Apple Music Worth

Is Apple Music worth it? If you’re an iOS user and want something that’s best and consistent in terms of content, options and functionality, Apple Music is definitely the most worthwhile option.

It can also be controlled using Siri, can also be accessed via Apple TV and PC using iTunes although still not accessible via web browser.

In terms of price, Apple offers prices comparable to its closest competitors. With an individual plan starting at RM14.90 per month or you can get a family plan that turns out to be more economical with a price of RM22.90 for a sharing of 6 users.

Android

Android users can also try Apple Music for themselves with the official app available on the Google Play Store. With a free full trial period for the first three months, it is the only music streaming service that provides a relatively long period of time for users to try it out.

How Steve Wozniak Used ‘Fake Motivation’ To Set Up Apple II Faster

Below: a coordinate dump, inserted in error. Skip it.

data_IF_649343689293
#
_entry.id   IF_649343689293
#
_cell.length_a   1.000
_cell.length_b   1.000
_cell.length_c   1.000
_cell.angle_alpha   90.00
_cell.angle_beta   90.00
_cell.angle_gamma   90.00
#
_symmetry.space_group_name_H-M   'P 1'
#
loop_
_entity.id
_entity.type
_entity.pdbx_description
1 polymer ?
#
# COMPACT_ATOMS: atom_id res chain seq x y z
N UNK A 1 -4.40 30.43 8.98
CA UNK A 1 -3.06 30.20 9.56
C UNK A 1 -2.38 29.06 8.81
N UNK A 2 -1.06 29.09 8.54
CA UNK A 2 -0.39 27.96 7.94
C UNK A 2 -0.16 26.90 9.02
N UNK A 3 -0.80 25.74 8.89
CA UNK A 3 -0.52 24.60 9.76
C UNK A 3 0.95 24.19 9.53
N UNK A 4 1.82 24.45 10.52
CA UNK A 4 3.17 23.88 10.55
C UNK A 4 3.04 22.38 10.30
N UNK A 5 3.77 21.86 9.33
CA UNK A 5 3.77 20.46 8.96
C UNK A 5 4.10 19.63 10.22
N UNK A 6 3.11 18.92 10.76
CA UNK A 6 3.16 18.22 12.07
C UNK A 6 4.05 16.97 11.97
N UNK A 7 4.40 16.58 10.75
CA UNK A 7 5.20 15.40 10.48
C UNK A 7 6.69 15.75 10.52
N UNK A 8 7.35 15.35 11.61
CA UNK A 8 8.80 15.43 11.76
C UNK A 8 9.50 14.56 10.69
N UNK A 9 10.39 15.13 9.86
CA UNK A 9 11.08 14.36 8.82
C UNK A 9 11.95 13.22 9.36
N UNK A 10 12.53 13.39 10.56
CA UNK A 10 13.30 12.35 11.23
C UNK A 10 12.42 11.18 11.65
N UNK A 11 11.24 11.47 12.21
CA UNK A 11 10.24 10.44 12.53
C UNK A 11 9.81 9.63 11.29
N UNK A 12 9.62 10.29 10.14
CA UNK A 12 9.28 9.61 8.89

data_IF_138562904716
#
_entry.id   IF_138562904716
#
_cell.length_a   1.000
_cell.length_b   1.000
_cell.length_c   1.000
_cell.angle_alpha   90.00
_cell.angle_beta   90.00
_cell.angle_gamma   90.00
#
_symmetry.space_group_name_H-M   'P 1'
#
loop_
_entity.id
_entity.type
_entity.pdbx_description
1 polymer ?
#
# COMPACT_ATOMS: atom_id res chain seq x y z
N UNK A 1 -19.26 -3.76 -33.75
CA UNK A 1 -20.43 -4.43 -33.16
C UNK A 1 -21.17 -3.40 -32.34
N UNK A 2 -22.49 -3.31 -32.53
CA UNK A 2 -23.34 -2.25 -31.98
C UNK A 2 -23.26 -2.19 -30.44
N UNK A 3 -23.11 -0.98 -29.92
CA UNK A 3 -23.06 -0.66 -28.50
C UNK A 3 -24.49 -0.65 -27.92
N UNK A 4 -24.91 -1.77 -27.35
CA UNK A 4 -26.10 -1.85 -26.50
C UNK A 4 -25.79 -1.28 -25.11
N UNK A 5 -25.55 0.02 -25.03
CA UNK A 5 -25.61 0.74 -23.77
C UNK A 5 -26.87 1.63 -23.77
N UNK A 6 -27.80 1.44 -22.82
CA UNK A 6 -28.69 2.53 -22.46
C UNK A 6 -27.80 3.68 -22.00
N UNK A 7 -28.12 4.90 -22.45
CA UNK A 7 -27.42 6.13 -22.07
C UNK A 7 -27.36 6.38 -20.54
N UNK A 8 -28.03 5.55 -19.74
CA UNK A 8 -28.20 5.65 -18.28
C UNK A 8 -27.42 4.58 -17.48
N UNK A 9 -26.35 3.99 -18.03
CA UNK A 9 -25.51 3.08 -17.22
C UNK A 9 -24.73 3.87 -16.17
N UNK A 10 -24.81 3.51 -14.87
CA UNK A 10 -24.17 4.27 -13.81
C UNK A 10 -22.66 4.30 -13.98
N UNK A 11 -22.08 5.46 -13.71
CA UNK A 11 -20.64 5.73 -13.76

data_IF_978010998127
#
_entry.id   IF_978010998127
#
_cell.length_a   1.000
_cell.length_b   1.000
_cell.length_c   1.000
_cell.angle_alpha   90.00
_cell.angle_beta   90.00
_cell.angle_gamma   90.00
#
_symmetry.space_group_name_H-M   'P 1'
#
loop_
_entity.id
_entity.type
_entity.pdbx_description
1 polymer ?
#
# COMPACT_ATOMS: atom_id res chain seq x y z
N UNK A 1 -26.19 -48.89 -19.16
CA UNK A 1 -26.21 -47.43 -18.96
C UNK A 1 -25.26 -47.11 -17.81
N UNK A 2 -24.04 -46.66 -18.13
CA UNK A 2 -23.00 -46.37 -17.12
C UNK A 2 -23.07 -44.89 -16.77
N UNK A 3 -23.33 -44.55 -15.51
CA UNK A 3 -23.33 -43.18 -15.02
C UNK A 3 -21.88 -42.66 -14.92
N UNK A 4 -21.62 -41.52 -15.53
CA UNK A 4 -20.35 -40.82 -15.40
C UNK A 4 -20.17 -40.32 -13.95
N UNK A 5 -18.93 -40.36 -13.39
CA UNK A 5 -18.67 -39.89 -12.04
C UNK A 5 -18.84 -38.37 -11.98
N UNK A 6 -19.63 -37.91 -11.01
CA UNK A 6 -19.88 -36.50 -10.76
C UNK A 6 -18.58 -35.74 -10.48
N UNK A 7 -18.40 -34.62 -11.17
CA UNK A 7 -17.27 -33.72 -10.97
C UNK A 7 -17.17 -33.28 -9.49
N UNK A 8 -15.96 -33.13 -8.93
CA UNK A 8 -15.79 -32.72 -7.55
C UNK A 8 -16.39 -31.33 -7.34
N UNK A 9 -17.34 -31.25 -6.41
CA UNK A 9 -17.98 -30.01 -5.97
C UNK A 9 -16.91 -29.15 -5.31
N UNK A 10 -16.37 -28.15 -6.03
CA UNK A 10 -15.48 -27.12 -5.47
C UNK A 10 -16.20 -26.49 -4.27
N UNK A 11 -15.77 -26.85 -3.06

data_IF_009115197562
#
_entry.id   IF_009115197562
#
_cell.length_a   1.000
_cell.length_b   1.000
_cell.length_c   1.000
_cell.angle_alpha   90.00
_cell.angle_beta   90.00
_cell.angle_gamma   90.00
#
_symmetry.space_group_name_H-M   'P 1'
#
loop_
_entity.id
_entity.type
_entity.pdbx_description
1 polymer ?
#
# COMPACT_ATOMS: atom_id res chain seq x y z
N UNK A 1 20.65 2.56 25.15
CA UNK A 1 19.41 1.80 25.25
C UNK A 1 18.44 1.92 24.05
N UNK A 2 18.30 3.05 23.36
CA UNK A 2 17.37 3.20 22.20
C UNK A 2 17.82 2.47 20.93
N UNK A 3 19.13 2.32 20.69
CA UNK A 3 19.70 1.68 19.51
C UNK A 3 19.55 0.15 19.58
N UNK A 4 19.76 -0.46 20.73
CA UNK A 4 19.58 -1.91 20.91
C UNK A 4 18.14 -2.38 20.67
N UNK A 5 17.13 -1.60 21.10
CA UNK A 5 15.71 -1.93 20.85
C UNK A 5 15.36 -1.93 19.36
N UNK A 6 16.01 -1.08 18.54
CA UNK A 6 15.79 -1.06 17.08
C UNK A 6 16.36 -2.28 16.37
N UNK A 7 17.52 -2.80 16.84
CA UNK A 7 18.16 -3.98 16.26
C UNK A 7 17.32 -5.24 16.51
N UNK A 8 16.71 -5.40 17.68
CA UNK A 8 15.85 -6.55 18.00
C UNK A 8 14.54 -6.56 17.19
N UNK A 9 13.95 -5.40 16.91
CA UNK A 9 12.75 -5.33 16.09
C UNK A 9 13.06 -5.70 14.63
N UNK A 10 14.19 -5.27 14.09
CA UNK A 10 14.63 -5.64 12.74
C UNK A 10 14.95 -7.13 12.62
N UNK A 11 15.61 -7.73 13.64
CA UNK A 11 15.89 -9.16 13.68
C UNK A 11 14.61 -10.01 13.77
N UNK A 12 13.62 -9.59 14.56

In 1977, there were 3 major players in the personal computer (PC) industry:

1. Commodore PET
2. Radio Shack TRS-80
3. Apple II

At that time, all three PC models used “tape drives” to store software. (To the younger generation, please Wiki “tape drive” to better understand, because I myself am not old enough to use a tape drive on a PC).

Also Read: Browse in Apple Music 

 

Always crashes

Although the Apple II offers the highest speed for reading this tape drive (compared to other PCs), the sensitivity rate also increases.

Software in the Apple II is easy to crash.

Not content with that shortcoming, the price of the Apple II is 2 times more expensive than competitors. The Apple II is more expensive because it’s the only PC that provides color graphics. But the color graphics do not justify why their price should be 2 times more expensive, the software always crashes.

Not only are users depressed with this always-crashing software problem, but Mike Markkula-Apple’s first investor-is no longer able to bear it when he’s struggling to make a business balance using the Apple II.

Mike asked Steve Wozniak (Woz)-Apple’s co-founder-to design a “floppy drive” for the Apple II.

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